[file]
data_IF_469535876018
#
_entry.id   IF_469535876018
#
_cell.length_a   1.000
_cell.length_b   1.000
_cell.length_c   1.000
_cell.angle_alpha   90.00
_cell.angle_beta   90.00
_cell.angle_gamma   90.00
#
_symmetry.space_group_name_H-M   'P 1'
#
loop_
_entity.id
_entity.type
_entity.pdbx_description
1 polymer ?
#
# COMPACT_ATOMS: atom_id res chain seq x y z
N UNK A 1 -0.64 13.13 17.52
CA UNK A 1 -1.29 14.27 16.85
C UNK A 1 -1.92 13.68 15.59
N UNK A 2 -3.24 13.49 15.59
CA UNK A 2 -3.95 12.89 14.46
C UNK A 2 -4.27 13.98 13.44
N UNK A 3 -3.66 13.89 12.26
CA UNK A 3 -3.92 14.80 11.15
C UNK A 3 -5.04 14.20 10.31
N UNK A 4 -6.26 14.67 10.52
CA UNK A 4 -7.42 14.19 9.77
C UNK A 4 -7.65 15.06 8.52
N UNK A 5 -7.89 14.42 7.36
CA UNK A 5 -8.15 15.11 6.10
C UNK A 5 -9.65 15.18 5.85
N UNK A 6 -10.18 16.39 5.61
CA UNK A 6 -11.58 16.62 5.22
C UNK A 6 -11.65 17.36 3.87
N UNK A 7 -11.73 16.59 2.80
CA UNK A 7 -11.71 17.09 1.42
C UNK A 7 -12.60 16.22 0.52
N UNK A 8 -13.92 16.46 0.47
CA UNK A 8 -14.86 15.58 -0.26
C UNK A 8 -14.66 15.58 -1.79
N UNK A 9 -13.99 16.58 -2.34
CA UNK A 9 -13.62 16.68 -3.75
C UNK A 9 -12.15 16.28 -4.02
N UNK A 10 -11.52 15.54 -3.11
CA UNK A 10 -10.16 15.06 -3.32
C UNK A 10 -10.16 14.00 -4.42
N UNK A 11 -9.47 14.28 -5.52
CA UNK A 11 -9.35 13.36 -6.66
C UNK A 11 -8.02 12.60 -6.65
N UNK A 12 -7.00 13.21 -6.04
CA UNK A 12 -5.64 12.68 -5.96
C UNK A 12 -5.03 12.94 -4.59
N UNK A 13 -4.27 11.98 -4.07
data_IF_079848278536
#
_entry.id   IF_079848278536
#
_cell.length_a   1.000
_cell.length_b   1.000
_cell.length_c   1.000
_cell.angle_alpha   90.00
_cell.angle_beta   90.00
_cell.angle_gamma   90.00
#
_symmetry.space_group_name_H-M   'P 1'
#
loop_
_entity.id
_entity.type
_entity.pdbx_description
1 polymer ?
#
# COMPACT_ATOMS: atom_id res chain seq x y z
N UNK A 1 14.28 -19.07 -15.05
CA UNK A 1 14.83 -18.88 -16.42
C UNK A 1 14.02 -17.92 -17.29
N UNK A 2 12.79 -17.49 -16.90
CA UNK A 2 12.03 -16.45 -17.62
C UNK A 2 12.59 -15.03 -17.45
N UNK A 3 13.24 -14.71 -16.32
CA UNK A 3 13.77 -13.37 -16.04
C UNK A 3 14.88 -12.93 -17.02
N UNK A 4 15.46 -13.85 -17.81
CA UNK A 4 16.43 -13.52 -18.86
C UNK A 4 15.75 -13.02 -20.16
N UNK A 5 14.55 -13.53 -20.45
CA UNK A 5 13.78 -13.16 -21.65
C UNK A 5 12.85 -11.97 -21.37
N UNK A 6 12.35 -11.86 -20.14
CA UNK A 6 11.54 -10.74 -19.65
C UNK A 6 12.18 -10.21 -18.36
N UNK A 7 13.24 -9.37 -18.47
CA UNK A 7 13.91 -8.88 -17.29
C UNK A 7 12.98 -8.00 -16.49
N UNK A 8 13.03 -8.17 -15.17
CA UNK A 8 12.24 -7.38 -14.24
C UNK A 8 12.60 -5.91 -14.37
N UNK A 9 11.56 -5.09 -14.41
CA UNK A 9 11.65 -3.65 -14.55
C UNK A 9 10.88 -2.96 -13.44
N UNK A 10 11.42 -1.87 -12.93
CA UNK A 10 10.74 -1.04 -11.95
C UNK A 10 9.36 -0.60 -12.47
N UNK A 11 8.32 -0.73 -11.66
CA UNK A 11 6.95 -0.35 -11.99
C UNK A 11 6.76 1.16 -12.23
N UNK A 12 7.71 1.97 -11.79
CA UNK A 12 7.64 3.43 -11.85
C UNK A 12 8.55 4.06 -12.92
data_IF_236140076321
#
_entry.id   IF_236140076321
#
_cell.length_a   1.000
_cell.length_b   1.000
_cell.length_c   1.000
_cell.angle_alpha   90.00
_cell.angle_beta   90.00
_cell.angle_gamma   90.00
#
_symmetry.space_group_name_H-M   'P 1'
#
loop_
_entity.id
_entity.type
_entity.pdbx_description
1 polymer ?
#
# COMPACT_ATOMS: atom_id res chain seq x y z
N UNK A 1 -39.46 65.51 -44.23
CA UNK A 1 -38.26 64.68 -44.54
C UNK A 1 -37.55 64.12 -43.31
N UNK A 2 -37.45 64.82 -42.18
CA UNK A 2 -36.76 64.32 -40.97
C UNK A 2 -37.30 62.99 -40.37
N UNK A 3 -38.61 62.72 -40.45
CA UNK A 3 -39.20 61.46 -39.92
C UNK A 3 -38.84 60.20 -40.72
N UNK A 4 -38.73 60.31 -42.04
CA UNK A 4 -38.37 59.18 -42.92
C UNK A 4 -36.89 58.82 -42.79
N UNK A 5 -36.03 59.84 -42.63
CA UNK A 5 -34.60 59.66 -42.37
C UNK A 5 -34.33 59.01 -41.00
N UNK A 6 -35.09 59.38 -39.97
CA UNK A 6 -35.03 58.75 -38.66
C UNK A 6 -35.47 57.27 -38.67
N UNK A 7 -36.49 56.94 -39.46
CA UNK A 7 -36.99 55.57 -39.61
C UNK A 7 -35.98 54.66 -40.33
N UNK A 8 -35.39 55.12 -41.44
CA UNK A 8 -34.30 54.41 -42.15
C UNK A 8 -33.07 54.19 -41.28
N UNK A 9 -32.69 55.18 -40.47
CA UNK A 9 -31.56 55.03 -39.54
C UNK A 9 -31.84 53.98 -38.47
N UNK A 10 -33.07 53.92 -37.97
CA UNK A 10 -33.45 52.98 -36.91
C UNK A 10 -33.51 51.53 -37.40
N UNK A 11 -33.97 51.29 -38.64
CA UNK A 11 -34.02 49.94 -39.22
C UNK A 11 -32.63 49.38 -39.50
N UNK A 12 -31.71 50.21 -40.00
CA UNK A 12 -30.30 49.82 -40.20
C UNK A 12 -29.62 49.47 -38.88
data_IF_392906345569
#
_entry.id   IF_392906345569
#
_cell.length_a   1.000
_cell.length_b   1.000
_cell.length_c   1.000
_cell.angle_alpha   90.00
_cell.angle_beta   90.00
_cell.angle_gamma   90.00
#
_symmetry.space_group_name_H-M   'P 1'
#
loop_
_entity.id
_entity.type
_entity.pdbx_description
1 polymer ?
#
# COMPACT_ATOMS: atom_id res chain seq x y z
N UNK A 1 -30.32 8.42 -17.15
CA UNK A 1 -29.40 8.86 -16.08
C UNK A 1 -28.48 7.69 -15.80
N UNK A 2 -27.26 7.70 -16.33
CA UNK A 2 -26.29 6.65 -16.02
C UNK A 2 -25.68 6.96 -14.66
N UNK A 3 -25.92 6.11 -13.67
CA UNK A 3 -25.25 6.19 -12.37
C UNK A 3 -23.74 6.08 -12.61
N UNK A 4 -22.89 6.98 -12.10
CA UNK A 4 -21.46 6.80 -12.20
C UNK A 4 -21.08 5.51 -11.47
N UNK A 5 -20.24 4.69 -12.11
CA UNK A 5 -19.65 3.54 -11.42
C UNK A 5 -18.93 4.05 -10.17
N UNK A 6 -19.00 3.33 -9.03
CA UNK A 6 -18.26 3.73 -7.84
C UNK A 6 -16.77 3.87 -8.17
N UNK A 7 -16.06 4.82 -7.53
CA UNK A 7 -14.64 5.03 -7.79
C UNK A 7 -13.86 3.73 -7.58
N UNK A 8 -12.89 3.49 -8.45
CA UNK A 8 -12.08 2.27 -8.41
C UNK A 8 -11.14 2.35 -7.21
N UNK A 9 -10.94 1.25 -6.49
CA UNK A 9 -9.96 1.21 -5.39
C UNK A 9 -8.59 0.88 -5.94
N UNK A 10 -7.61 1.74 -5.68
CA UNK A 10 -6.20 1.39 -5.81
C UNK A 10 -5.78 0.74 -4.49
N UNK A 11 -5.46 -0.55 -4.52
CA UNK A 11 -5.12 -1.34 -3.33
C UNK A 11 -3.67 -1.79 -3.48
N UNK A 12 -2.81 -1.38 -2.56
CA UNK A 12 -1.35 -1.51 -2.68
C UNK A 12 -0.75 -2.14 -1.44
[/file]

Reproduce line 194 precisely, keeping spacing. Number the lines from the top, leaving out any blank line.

CA UNK A 2 -26.29 6.65 -16.02